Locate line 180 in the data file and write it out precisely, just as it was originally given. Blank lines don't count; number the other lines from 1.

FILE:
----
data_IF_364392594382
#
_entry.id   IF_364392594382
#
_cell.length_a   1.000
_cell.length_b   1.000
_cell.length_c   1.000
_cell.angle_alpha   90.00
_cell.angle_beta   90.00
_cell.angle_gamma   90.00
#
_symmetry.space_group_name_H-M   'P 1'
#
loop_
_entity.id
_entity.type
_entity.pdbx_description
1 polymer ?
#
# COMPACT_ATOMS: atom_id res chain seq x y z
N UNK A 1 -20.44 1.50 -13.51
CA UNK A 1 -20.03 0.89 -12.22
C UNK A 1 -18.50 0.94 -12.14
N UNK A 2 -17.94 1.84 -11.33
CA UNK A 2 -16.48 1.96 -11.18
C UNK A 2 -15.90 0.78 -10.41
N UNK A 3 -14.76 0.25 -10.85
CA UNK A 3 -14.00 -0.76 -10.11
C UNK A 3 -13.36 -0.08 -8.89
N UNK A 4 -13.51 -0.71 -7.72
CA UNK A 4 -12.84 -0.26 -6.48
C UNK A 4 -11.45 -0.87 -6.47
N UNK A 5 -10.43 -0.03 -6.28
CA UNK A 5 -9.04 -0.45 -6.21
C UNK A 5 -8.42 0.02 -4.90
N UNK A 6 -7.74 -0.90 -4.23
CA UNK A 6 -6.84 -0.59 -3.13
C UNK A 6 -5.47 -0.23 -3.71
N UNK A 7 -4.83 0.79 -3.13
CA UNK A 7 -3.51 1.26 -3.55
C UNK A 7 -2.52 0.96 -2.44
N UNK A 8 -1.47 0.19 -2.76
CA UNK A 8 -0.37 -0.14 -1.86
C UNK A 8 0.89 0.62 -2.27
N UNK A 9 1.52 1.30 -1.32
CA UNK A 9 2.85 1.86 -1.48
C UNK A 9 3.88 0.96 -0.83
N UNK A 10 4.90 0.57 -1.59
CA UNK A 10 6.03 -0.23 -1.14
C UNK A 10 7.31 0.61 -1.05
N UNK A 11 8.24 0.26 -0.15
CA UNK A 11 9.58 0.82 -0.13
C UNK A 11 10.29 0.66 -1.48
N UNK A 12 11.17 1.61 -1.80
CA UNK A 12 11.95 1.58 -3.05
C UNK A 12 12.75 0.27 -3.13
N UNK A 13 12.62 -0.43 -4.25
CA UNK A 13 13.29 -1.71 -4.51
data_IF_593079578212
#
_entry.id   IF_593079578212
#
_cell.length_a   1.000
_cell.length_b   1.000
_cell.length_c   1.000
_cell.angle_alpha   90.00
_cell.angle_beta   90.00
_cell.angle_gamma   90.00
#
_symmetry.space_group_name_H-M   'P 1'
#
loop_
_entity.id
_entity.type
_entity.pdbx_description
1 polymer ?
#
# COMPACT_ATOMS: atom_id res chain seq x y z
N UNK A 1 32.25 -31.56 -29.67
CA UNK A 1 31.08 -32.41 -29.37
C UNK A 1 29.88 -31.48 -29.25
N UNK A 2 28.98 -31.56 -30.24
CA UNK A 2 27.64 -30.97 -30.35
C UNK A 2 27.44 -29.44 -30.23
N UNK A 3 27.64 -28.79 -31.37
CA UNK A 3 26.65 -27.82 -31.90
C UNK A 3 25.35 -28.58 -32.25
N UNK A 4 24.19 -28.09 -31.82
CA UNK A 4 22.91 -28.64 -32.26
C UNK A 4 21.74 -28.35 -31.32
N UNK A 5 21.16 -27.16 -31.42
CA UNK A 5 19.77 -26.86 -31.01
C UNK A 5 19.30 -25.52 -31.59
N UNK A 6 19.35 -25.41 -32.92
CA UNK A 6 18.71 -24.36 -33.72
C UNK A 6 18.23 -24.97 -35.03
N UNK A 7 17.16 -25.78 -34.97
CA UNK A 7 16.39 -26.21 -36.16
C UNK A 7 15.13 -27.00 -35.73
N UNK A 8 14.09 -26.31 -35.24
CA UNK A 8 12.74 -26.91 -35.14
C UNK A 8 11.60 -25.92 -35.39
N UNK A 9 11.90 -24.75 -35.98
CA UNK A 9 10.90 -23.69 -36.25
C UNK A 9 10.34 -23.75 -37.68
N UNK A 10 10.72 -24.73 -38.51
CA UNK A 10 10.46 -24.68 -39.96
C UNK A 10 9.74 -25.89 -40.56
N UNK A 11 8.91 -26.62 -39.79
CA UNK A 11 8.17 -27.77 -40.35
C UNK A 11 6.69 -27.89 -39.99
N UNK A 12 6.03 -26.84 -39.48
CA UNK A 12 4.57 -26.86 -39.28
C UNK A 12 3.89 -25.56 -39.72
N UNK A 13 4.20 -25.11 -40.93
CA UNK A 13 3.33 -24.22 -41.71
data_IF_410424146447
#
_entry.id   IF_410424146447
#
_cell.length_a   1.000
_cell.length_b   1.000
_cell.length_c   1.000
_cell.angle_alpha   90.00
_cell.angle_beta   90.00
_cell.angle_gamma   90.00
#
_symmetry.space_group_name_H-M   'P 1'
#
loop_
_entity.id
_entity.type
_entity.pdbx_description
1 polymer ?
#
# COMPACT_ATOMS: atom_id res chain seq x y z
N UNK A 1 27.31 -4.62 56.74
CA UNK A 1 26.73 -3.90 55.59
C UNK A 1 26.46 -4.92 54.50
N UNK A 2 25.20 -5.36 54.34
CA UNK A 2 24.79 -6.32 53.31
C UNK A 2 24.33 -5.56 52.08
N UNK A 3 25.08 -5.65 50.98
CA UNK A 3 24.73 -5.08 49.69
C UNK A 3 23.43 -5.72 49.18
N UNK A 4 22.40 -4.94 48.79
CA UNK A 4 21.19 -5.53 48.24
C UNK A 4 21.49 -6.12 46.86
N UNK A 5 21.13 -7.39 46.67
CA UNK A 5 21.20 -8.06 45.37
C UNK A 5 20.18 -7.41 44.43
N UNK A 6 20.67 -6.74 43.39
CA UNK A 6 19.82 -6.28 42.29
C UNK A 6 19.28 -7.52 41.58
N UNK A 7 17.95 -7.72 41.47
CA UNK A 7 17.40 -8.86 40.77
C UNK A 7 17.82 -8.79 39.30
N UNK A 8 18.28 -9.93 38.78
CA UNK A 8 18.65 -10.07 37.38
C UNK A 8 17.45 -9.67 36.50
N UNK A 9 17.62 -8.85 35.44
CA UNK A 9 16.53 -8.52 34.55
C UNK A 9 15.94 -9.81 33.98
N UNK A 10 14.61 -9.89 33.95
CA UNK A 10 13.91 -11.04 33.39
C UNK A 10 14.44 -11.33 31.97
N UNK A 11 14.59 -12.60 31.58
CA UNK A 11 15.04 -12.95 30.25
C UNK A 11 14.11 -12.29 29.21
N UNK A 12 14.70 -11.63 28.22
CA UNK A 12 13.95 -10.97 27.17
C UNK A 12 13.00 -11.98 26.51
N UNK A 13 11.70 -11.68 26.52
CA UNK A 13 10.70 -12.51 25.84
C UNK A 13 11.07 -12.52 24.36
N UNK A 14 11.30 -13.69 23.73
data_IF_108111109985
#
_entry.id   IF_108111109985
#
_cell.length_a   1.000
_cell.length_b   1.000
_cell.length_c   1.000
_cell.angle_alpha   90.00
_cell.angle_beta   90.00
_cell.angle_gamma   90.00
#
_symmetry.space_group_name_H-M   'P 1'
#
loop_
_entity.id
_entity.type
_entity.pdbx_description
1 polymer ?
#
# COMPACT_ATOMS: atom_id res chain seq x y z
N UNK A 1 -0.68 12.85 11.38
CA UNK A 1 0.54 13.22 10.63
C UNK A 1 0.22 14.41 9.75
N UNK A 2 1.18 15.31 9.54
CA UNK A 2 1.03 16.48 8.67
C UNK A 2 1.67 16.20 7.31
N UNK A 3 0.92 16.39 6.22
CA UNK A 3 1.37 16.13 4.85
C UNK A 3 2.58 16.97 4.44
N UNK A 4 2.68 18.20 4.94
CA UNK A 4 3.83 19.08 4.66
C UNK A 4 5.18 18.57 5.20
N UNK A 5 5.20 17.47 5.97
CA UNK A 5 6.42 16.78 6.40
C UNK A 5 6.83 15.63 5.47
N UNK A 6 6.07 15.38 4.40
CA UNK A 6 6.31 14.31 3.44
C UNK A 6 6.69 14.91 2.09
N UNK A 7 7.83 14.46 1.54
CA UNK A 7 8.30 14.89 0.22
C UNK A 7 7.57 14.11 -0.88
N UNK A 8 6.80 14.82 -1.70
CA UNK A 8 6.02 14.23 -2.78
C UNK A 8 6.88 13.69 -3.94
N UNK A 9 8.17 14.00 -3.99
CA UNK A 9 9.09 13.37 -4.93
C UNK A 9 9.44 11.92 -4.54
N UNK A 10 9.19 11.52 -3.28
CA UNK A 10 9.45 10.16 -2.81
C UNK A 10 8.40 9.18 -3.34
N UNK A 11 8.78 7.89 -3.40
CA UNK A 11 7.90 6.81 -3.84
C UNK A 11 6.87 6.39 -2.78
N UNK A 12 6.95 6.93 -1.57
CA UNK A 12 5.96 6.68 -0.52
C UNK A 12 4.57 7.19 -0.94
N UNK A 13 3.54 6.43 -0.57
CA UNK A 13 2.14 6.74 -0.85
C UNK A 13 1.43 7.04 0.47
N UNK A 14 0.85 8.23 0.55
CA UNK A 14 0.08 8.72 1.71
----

#